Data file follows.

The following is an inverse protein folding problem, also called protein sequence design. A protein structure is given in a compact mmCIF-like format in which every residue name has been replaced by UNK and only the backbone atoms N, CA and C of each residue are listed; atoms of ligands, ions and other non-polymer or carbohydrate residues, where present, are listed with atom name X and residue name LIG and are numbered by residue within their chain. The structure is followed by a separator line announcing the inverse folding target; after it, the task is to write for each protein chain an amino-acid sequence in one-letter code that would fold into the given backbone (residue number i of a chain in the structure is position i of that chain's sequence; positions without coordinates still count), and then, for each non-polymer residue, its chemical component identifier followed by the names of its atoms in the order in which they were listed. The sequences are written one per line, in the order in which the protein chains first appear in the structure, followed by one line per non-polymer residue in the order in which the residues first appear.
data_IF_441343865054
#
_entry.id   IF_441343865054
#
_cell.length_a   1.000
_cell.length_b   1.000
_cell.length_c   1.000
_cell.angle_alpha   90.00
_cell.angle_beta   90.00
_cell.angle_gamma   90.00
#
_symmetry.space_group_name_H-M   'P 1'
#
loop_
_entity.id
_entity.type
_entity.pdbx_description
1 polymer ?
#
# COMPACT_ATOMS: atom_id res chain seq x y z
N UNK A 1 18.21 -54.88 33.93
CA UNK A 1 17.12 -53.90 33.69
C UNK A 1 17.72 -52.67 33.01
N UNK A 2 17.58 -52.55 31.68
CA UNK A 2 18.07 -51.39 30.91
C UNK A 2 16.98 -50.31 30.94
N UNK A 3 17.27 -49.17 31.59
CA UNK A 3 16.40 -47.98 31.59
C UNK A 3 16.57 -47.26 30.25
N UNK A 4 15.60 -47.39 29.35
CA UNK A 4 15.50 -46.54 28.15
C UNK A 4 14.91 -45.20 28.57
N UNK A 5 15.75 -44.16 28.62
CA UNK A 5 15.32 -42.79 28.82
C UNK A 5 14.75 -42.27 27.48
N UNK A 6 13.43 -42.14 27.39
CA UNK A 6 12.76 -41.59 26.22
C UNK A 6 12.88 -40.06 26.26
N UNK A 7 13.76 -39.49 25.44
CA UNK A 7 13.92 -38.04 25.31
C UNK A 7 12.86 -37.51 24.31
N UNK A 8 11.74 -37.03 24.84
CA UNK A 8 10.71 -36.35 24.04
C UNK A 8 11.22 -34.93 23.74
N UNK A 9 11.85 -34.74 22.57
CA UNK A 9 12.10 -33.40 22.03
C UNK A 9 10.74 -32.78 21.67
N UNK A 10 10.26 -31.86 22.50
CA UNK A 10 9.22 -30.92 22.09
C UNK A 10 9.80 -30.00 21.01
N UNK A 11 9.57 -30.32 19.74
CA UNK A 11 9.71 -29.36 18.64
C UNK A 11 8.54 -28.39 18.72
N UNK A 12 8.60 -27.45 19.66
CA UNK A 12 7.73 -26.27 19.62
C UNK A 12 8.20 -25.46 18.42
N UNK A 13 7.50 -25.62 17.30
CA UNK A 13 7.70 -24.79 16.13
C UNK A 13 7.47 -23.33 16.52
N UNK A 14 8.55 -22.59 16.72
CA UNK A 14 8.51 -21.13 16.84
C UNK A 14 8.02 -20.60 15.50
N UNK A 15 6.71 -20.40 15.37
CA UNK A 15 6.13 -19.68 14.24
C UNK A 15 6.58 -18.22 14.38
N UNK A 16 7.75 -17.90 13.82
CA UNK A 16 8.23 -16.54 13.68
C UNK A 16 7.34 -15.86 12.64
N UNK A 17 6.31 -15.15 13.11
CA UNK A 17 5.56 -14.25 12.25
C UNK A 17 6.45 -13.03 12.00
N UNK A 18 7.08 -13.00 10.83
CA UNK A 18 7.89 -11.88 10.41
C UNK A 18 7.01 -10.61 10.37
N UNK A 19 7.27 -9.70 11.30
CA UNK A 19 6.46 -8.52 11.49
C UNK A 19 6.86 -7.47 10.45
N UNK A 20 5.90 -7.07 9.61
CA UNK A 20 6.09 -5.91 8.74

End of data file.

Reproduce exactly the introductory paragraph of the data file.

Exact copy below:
The following is an inverse protein folding problem, also called protein sequence design. A protein structure is given in a compact mmCIF-like format in which every residue name has been replaced by UNK and only the backbone atoms N, CA and C of each residue are listed; atoms of ligands, ions and other non-polymer or carbohydrate residues, where present, are listed with atom name X and residue name LIG and are numbered by residue within their chain. The structure is followed by a separator line announcing the inverse folding target; after it, the task is to write for each protein chain an amino-acid sequence in one-letter code that would fold into the given backbone (residue number i of a chain in the structure is position i of that chain's sequence; positions without coordinates still count), and then, for each non-polymer residue, its chemical component identifier followed by the names of its atoms in the order in which they were listed. The sequences are written one per line, in the order in which the protein chains first appear in the structure, followed by one line per non-polymer residue in the order in which the residues first appear.